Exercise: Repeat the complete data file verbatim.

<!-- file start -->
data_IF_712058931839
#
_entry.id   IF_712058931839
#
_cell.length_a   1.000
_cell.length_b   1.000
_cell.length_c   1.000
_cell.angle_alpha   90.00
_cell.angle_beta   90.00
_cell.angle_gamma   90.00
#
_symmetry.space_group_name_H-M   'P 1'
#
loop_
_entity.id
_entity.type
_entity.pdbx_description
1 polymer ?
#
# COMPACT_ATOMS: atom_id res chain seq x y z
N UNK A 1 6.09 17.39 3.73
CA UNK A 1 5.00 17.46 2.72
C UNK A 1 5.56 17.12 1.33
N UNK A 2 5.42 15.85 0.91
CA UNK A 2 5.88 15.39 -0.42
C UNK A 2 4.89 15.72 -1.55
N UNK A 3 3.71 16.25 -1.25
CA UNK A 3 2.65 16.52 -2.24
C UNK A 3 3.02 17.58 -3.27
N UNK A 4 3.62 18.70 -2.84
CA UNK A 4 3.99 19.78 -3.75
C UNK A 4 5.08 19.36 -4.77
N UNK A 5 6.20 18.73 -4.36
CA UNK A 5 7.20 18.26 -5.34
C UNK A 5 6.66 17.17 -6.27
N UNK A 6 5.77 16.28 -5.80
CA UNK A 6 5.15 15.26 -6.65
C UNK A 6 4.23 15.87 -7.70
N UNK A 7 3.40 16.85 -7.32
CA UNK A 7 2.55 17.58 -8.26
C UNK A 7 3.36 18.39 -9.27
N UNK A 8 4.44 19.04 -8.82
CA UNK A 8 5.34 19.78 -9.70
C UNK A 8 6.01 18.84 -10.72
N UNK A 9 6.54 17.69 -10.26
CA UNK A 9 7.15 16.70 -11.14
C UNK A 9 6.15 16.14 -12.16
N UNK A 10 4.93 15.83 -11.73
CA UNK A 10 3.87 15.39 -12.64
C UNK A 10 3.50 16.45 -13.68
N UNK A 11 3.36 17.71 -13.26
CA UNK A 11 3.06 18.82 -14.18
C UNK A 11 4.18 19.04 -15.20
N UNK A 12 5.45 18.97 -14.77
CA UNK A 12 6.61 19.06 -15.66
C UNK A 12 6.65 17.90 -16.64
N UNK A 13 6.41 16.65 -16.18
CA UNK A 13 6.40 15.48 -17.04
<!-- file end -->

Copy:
data_IF_712058931839
#
_entry.id   IF_712058931839
#
_cell.length_a   1.000
_cell.length_b   1.000
_cell.length_c   1.000
_cell.angle_alpha   90.00
_cell.angle_beta   90.00
_cell.angle_gamma   90.00
#
_symmetry.space_group_name_H-M   'P 1'
#
loop_
_entity.id
_entity.type
_entity.pdbx_description
1 polymer ?
#
# COMPACT_ATOMS: atom_id res chain seq x y z
N UNK A 1 6.09 17.39 3.73
CA UNK A 1 5.00 17.46 2.72
C UNK A 1 5.56 17.12 1.33
N UNK A 2 5.42 15.85 0.91
CA UNK A 2 5.88 15.39 -0.42
C UNK A 2 4.89 15.72 -1.55
N UNK A 3 3.71 16.25 -1.25
CA UNK A 3 2.65 16.52 -2.24
C UNK A 3 3.02 17.58 -3.27
N UNK A 4 3.62 18.70 -2.84
CA UNK A 4 3.99 19.78 -3.75
C UNK A 4 5.08 19.36 -4.77
N UNK A 5 6.20 18.73 -4.36
CA UNK A 5 7.20 18.26 -5.34
C UNK A 5 6.66 17.17 -6.27
N UNK A 6 5.77 16.28 -5.80
CA UNK A 6 5.15 15.26 -6.65
C UNK A 6 4.23 15.87 -7.70
N UNK A 7 3.40 16.85 -7.32
CA UNK A 7 2.55 17.58 -8.26
C UNK A 7 3.36 18.39 -9.27
N UNK A 8 4.44 19.04 -8.82
CA UNK A 8 5.34 19.78 -9.70
C UNK A 8 6.01 18.84 -10.72
N UNK A 9 6.54 17.69 -10.26
CA UNK A 9 7.15 16.70 -11.14
C UNK A 9 6.15 16.14 -12.16
N UNK A 10 4.93 15.83 -11.73
CA UNK A 10 3.87 15.39 -12.64
C UNK A 10 3.50 16.45 -13.68
N UNK A 11 3.36 17.71 -13.26
CA UNK A 11 3.06 18.82 -14.18
C UNK A 11 4.18 19.04 -15.20
N UNK A 12 5.45 18.97 -14.77
CA UNK A 12 6.61 19.06 -15.66
C UNK A 12 6.65 17.90 -16.64
N UNK A 13 6.41 16.65 -16.18
CA UNK A 13 6.40 15.48 -17.04